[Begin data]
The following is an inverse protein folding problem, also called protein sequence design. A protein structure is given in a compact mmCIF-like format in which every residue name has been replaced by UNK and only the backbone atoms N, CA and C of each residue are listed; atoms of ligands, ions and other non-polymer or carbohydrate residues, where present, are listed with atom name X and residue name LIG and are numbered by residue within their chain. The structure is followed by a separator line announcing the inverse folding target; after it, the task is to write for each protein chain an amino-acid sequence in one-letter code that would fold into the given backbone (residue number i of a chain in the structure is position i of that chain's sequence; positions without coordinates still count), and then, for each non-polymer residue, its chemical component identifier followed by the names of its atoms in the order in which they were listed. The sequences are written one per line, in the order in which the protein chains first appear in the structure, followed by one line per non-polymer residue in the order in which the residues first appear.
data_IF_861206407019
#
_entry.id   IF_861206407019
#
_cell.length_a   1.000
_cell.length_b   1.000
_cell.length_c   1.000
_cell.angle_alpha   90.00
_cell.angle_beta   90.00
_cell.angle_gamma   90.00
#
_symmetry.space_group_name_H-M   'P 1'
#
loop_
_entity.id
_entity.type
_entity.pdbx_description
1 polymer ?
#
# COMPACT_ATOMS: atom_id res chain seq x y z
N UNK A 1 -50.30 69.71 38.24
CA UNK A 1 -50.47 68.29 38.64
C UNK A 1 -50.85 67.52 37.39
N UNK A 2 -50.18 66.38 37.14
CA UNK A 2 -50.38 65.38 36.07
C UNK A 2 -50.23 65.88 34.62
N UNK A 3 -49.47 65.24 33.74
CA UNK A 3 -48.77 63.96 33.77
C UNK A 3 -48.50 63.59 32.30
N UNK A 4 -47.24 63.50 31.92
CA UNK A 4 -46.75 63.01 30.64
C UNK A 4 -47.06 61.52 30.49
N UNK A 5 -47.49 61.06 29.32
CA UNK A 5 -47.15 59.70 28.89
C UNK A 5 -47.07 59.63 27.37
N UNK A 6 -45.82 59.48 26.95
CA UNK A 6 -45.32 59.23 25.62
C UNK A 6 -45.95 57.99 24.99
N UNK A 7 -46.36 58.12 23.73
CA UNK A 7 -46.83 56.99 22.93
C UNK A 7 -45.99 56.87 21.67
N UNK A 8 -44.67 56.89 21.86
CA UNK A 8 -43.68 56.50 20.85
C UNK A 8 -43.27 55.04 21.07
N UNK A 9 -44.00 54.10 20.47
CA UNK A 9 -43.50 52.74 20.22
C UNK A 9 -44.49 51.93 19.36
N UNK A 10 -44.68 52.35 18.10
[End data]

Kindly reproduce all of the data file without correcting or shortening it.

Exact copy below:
The following is an inverse protein folding problem, also called protein sequence design. A protein structure is given in a compact mmCIF-like format in which every residue name has been replaced by UNK and only the backbone atoms N, CA and C of each residue are listed; atoms of ligands, ions and other non-polymer or carbohydrate residues, where present, are listed with atom name X and residue name LIG and are numbered by residue within their chain. The structure is followed by a separator line announcing the inverse folding target; after it, the task is to write for each protein chain an amino-acid sequence in one-letter code that would fold into the given backbone (residue number i of a chain in the structure is position i of that chain's sequence; positions without coordinates still count), and then, for each non-polymer residue, its chemical component identifier followed by the names of its atoms in the order in which they were listed. The sequences are written one per line, in the order in which the protein chains first appear in the structure, followed by one line per non-polymer residue in the order in which the residues first appear.
data_IF_861206407019
#
_entry.id   IF_861206407019
#
_cell.length_a   1.000
_cell.length_b   1.000
_cell.length_c   1.000
_cell.angle_alpha   90.00
_cell.angle_beta   90.00
_cell.angle_gamma   90.00
#
_symmetry.space_group_name_H-M   'P 1'
#
loop_
_entity.id
_entity.type
_entity.pdbx_description
1 polymer ?
#
# COMPACT_ATOMS: atom_id res chain seq x y z
N UNK A 1 -50.30 69.71 38.24
CA UNK A 1 -50.47 68.29 38.64
C UNK A 1 -50.85 67.52 37.39
N UNK A 2 -50.18 66.38 37.14
CA UNK A 2 -50.38 65.38 36.07
C UNK A 2 -50.23 65.88 34.62
N UNK A 3 -49.47 65.24 33.74
CA UNK A 3 -48.77 63.96 33.77
C UNK A 3 -48.50 63.59 32.30
N UNK A 4 -47.24 63.50 31.92
CA UNK A 4 -46.75 63.01 30.64
C UNK A 4 -47.06 61.52 30.49
N UNK A 5 -47.49 61.06 29.32
CA UNK A 5 -47.15 59.70 28.89
C UNK A 5 -47.07 59.63 27.37
N UNK A 6 -45.82 59.48 26.95
CA UNK A 6 -45.32 59.23 25.62
C UNK A 6 -45.95 57.99 24.99
N UNK A 7 -46.36 58.12 23.73
CA UNK A 7 -46.83 56.99 22.93
C UNK A 7 -45.99 56.87 21.67
N UNK A 8 -44.67 56.89 21.86
CA UNK A 8 -43.68 56.50 20.85
C UNK A 8 -43.27 55.04 21.07
N UNK A 9 -44.00 54.10 20.47
CA UNK A 9 -43.50 52.74 20.22
C UNK A 9 -44.49 51.93 19.36
N UNK A 10 -44.68 52.35 18.10